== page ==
Information below is for each county in California that has an Extended Producer Responsibility (EPR) model ordinance for safe medicine and sharps disposal.


City & County of San Francisco, California

In 2010, San Francisco introduced a Safe Drug Disposal Ordinance. However, in 2012 the city chose to instead accept $110,000 from PhRMA and Genentech to fund a pilot project to collect data on the issue. In August 2013 the same two organizations provided another payment of $125,000 to fund the pilot project an additional year. A separate Safe Drug Disposal Information Ordinance was passed in May 2011 to supplement the PhRMA-funded pilot program by requiring pharmacies that won’t host a bin to advertise those that do.

The Safe Medicine Disposal Pilot program has been well-utilized, with over 37,000 pounds collected in the first 26 months.

Following the U.S. 9th Circuit Court of Appeals ruling upholding Alameda’s ordinance, San Francisco Board President David Chiu reintroduced the Ordinance on October 21, 2014. Board President Chiu was elected to the California State Assembly in November 2014 and Supervisor London Breed became the author of the ordinance and was elected President of the Board of Supervisors. The ordinance was heard in committee on February 26th with a 3 – 0 vote to move the ordinance to the full Board. The ordinance was heard before the full Board twice – once on March 10, 2015 where it received an 11 – 0 vote to adopt and again on March 17, 2015 where it received a second and final unanimous vote to adopt. San Francisco Mayor Edwin Lee signed the legislation on March 26, 2015 and the ordinance’s date of enactment is 30 days after signing.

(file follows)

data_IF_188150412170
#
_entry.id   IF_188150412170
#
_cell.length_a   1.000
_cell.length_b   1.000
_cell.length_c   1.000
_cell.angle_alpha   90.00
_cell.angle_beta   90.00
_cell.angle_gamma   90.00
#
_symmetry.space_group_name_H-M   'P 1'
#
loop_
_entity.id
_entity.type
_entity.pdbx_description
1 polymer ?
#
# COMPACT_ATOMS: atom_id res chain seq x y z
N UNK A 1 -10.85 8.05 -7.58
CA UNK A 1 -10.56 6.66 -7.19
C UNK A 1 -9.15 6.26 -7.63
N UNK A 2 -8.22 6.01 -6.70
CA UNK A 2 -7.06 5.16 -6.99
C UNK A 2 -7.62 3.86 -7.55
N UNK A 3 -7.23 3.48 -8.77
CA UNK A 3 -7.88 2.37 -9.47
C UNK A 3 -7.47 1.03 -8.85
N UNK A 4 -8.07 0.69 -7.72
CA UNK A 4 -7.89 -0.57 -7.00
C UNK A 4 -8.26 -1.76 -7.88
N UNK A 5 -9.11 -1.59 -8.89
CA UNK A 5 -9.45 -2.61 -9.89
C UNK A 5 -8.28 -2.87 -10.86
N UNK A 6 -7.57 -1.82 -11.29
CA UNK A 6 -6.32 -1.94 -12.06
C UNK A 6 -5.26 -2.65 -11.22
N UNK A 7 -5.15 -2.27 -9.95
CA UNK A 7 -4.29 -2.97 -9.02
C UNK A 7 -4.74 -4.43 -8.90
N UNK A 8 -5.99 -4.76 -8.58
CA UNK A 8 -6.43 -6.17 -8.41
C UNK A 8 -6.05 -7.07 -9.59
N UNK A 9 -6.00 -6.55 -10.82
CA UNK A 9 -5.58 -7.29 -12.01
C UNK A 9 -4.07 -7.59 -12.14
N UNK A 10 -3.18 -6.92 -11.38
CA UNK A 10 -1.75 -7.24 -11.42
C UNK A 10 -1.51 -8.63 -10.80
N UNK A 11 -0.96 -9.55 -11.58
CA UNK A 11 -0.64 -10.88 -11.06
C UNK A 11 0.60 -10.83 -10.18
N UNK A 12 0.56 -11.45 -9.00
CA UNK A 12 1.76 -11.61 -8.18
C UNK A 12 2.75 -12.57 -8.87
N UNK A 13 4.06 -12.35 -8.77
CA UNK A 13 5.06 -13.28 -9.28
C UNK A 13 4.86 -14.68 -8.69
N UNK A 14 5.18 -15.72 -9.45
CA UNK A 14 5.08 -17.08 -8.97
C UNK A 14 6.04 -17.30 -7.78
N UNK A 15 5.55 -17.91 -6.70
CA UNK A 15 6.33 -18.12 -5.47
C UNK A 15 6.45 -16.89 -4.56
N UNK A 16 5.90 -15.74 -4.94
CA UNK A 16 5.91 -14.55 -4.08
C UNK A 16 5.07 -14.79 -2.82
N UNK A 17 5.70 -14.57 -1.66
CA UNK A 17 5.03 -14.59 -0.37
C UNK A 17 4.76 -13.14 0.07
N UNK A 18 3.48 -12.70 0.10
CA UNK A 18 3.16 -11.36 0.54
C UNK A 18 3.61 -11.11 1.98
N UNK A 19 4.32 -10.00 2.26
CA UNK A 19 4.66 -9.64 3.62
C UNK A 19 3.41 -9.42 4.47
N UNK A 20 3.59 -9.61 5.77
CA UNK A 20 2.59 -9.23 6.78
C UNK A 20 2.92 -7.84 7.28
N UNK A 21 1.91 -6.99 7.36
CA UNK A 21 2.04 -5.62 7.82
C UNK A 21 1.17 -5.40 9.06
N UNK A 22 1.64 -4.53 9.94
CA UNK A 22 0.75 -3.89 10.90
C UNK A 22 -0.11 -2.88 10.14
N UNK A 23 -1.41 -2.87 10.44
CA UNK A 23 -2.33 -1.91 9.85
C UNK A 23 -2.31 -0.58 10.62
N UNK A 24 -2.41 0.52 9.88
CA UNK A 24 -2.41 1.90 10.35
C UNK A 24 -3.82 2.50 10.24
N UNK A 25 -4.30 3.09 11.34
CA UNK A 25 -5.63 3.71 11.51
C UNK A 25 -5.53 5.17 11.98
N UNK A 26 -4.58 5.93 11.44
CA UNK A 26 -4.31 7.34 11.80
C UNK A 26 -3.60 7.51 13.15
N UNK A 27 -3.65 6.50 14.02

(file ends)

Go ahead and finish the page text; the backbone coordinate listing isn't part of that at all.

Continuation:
Contra Costa County, California

  • 12/20/16 – Final Safe Drug Disposal ordinance adopted on consent. Ordinance is effective 30 days from passage. County staff will return to the Board with an update before July 2017 and work to address multiple additional items including the makeup of the Stewardship Organization that implements the program to be listed as a 501-c3 and adding specificity to the method of medication disposal.

  • 12/13/16 – Motion to waive the ordinance reading and fix 12/20/16 as the adoption date of the revised ordinance passes unanimously by 5-0 vote.​

San Mateo County, California

Santa Barbara County, California


Santa Clara County, California

  • CPSC Fact Sheet on Santa Clara’s Pharmaceutical and Sharps EPR Ordinance– Revised 8/27/18

  • 3/7/18- The County of Santa Clara Board of Supervisors has passed a law (Ordinance No., NS-517.92) requiring sharps manufacturers and pharmaceutical companies who produce and distribute medicines that require home injection to submit and implement a comprehensive plan for safe disposal of consumer-generated sharps waste.

  • 3/14/17 – Ordinance to amend the existing Safe Drug Disposal Ordinance in order to clarify and strengthen ordinance requirements prior to implementation of MED-Project’s proposed stewardship passed by a 3-0 vote with two Supervisors recusing themselves.

  • 5/19/15 – Ordinance introduced at Board of Supervisors Meeting and passed by a 3-0 vote with two Supervisors recusing themselves due to pharmaceutical investments.  6/23/15 – Ordinance second reading before Board and received a unanimous 3 – 0 vote to adopt, with two Supervisors recusing themselves due to pharmaceutical investments. 7/23/15 – ordinance went into effect.

  • Resources:


Marin County, California


Los Angeles County, California


Santa Cruz County, California


Sonoma County, California


San Luis Obispo County, California